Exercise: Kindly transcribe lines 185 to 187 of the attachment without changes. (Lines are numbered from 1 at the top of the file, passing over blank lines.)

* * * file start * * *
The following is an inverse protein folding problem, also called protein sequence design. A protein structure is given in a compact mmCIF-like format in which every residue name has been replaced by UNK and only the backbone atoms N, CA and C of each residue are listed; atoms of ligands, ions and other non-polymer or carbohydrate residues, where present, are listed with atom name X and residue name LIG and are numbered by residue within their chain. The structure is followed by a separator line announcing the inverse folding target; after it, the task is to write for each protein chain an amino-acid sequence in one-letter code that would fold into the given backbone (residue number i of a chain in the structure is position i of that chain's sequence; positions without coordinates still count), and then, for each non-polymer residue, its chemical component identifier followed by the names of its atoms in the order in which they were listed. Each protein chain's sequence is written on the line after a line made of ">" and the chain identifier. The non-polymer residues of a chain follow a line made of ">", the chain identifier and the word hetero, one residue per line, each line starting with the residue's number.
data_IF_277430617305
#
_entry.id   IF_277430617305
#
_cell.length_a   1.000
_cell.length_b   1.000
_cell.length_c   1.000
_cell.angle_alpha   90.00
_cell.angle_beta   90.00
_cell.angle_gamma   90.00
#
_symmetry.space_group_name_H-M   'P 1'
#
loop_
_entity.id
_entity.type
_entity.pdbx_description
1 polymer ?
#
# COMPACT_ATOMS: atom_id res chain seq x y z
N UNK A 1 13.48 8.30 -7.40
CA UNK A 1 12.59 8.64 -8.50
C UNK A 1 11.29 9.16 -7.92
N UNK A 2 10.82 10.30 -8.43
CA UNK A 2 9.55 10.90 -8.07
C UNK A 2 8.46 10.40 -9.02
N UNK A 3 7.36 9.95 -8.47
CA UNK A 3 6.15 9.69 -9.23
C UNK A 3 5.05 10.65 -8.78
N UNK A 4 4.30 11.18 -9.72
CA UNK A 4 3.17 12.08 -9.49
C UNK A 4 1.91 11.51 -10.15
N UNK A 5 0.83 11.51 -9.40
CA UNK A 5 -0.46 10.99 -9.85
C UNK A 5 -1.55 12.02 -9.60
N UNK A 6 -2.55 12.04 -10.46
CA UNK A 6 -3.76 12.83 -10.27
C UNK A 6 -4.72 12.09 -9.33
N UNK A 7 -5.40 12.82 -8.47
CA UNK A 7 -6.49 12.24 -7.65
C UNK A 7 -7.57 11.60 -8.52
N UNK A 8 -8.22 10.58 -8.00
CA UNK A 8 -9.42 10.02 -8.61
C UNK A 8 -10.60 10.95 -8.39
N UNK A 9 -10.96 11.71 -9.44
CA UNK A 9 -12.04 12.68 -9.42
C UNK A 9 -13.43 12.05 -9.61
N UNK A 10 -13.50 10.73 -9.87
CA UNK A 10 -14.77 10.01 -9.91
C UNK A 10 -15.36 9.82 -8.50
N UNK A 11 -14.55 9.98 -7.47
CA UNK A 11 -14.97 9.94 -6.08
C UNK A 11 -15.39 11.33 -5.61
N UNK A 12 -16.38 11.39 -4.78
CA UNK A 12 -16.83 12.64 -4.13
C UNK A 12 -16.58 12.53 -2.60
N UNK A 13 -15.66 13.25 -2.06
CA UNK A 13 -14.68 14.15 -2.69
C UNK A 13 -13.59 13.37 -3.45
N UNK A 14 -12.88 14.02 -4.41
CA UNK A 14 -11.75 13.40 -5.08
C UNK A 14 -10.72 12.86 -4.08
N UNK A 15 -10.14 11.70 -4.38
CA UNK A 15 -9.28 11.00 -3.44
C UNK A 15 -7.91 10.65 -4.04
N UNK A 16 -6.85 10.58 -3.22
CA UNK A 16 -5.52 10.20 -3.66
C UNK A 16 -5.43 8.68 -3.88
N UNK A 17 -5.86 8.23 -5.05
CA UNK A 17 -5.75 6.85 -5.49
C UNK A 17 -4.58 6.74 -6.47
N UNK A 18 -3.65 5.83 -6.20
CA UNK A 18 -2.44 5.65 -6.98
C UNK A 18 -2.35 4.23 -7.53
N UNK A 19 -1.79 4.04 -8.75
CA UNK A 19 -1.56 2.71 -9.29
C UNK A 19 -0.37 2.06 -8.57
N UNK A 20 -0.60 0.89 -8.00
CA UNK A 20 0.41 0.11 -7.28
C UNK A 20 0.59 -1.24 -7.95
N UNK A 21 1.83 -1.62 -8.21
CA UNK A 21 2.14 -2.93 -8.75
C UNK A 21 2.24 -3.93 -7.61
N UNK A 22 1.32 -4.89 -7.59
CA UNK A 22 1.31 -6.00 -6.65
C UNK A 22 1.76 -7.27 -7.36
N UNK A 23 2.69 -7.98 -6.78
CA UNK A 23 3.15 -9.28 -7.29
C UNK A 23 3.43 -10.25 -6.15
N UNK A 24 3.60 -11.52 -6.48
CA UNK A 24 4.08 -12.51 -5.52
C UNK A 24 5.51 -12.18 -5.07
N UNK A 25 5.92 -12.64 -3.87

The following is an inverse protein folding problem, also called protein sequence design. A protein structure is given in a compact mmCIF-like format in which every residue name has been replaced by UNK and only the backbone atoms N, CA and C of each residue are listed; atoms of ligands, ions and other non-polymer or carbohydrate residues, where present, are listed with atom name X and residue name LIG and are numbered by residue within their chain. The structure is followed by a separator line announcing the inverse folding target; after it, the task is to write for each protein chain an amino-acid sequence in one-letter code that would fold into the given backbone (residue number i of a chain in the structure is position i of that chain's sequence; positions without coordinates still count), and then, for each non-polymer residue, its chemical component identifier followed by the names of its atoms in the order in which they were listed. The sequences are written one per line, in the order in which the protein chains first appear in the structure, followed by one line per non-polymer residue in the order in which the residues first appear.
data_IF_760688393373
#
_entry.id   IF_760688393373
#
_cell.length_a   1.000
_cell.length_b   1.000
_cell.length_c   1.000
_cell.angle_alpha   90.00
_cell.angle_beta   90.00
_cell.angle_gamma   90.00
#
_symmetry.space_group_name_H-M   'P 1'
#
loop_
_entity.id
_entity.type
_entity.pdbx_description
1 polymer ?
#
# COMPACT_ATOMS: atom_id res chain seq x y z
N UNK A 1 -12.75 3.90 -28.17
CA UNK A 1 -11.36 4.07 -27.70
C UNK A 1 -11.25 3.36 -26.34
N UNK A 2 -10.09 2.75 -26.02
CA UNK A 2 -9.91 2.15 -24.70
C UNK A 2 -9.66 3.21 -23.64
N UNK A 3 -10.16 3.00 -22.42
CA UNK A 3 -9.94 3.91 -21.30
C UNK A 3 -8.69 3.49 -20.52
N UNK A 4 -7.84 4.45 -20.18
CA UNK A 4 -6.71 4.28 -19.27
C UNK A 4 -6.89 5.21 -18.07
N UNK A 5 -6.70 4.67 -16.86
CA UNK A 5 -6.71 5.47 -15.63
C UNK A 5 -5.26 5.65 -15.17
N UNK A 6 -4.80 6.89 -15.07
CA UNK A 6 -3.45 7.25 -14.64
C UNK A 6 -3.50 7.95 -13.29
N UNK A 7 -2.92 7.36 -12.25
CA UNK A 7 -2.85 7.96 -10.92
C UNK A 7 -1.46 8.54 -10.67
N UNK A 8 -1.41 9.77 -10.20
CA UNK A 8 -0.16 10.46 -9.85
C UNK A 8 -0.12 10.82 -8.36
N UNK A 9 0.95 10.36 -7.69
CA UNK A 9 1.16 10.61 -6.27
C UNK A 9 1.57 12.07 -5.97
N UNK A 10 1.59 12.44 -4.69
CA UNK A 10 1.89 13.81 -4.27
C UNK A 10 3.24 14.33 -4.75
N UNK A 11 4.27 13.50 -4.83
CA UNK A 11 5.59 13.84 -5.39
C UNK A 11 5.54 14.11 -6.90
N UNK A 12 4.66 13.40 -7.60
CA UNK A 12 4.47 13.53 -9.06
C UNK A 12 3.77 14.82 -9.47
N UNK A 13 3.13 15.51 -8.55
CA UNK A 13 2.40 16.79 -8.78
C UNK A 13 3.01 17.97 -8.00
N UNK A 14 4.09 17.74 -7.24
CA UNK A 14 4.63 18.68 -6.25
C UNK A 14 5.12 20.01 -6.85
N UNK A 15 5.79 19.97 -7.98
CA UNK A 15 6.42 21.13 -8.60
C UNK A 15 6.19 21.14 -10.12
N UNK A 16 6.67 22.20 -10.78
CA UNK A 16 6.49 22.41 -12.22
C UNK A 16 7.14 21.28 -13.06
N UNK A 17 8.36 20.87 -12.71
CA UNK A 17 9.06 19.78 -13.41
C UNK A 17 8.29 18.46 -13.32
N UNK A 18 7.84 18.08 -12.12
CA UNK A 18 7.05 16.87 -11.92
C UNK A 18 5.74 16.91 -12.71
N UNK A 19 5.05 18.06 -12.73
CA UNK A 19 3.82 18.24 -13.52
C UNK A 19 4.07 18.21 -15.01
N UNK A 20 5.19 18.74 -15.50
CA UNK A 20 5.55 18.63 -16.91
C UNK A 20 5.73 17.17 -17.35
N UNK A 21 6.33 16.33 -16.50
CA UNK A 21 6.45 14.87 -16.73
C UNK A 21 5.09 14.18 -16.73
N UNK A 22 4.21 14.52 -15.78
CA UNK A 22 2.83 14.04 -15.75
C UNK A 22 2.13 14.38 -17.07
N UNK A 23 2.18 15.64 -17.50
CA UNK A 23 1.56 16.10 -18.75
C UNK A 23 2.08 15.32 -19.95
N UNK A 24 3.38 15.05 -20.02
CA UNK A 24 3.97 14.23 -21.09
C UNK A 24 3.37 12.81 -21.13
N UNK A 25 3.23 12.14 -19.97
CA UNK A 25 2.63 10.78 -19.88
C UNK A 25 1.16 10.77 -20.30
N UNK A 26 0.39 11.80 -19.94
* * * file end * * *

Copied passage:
N UNK A 24 3.38 15.05 -20.02
CA UNK A 24 3.97 14.23 -21.09
C UNK A 24 3.37 12.81 -21.13